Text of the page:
Covid-19 has had a massive effect on people’s lives globally, and many different industries have felt its impact. One of these is the automotive sector.
However, just as the global coronavirus outbreak has presented the industry with significant challenges, it might also point the way to a future that is markedly different. It has forced the automotive industry to look at itself and, in the process, given it some useful lessons about adaptability and, ultimately, survival.
Lockdown has dealt a massive shock to economies worldwide. The automotive industry had already been facing big challenges, with emissions targets to meet, Brexit being imminent and the push towards adopting new technologies such as electric vehicles.
But lockdown has meant a sudden change. Vehicle production in the UK fell by 38 per cent in March 2019. Once the lockdown was in place, all vehicle plants closed. At the other end of the production and sales cycle, the impact was similarly dramatic.
People could not go out, car showrooms closed, and consumer confidence vanished almost overnight.
Beyond the UK’s borders, many car factories worldwide suspended production, while the closure of dealerships caused a massive sales slump. In Europe, car sales were down 80 per cent in April 2020. Meanwhile, in the UK the figures were more dramatic with a 97 per cent fall.
Like other areas of the economy, the automotive industry faces an uncertain future. Because the eventual outcome of Covid-19 is uncertain, this impacts everything else. For example, car manufacturers are having to renew production under social distancing conditions. This has implications for the volume and pace of car production.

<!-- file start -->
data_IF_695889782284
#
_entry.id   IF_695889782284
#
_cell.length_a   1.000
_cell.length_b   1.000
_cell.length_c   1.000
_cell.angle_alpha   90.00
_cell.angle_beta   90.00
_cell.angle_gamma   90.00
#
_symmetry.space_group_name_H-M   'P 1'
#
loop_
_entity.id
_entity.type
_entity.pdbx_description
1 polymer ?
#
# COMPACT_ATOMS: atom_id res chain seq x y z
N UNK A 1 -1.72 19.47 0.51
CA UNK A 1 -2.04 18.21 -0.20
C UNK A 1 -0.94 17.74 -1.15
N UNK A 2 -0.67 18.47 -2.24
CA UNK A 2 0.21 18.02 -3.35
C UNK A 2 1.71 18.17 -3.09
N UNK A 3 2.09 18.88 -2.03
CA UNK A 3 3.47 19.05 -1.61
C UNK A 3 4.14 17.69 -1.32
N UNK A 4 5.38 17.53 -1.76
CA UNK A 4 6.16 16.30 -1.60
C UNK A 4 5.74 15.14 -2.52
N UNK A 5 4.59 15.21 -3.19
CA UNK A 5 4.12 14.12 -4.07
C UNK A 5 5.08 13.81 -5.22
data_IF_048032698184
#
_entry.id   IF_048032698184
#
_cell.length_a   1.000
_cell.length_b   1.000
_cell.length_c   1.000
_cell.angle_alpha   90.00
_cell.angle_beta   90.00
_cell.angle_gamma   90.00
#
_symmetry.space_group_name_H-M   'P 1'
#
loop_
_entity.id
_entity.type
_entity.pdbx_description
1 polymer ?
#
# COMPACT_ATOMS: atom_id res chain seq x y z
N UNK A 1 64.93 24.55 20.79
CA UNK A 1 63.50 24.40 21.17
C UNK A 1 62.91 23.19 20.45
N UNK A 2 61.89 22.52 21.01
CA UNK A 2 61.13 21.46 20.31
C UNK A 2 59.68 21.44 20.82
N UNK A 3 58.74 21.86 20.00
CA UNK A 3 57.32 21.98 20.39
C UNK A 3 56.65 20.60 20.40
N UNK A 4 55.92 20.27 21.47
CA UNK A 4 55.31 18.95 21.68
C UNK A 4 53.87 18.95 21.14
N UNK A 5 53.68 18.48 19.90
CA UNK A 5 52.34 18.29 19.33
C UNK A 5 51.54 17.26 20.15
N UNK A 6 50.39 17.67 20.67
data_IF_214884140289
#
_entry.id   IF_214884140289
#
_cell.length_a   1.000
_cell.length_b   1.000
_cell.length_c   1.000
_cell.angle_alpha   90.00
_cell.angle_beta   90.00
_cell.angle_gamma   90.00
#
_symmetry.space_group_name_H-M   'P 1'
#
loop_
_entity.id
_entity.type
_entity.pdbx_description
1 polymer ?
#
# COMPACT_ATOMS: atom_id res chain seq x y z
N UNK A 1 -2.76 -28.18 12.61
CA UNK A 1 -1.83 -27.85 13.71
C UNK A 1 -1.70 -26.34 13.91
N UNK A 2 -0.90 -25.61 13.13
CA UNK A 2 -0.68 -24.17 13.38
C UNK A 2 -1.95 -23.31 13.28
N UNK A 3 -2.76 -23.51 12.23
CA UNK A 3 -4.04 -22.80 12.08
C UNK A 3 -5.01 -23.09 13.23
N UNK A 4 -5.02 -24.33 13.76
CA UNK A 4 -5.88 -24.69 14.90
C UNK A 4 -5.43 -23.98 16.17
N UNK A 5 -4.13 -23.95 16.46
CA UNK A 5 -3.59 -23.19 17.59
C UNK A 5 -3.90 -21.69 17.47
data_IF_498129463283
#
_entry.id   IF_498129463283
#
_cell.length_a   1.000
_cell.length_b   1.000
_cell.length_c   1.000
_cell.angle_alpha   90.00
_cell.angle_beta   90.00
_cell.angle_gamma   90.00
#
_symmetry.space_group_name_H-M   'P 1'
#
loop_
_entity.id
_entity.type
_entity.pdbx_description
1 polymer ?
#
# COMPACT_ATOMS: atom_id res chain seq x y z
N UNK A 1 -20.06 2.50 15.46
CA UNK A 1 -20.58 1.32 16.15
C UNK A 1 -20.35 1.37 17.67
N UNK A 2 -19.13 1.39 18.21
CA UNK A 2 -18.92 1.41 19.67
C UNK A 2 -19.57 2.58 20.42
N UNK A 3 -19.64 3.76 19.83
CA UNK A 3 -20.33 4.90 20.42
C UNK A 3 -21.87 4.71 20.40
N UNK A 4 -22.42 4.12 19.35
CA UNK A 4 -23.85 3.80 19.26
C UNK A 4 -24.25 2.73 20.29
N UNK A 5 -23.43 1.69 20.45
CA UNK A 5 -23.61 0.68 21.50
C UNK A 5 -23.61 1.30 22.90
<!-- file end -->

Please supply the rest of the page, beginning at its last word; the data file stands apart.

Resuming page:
Jaguar Land Rover reported the first Range Rover made under social distancing conditions in May.
One potential technological adaptation is VR Prototyping.
This involves using specialist software platforms to create a virtual rendering of vehicles and components, which engineers can then use to develop, test and iterate their designs. They can accomplish this type of collaborative working remotely, while maintaining social distancing. VR prototyping is a versatile approach to problem-solving, which works with headsets, visual displays and virtual environments.
Despite the uncertainty, car sales in the UK bounced back in July after the easing of coronavirus lockdown restrictions. The sales of electric vehicles continue to rise too.
This suggests that there is an appetite for change, and for adopting new technologies to improve vehicle performance and the driver experience.
Connectivity and the interconnectedness of people within the economy, and their own communities, have been major features of lockdown. Digital continues to drive the future, even if it has been the only channel of choice in many instances.
For the automotive industry, digital connectivity is critical to the cars it is making now, and the cars it will manufacture in the future.
Lockdown has increased consumers’ adoption, and willingness to embrace, different forms of communication.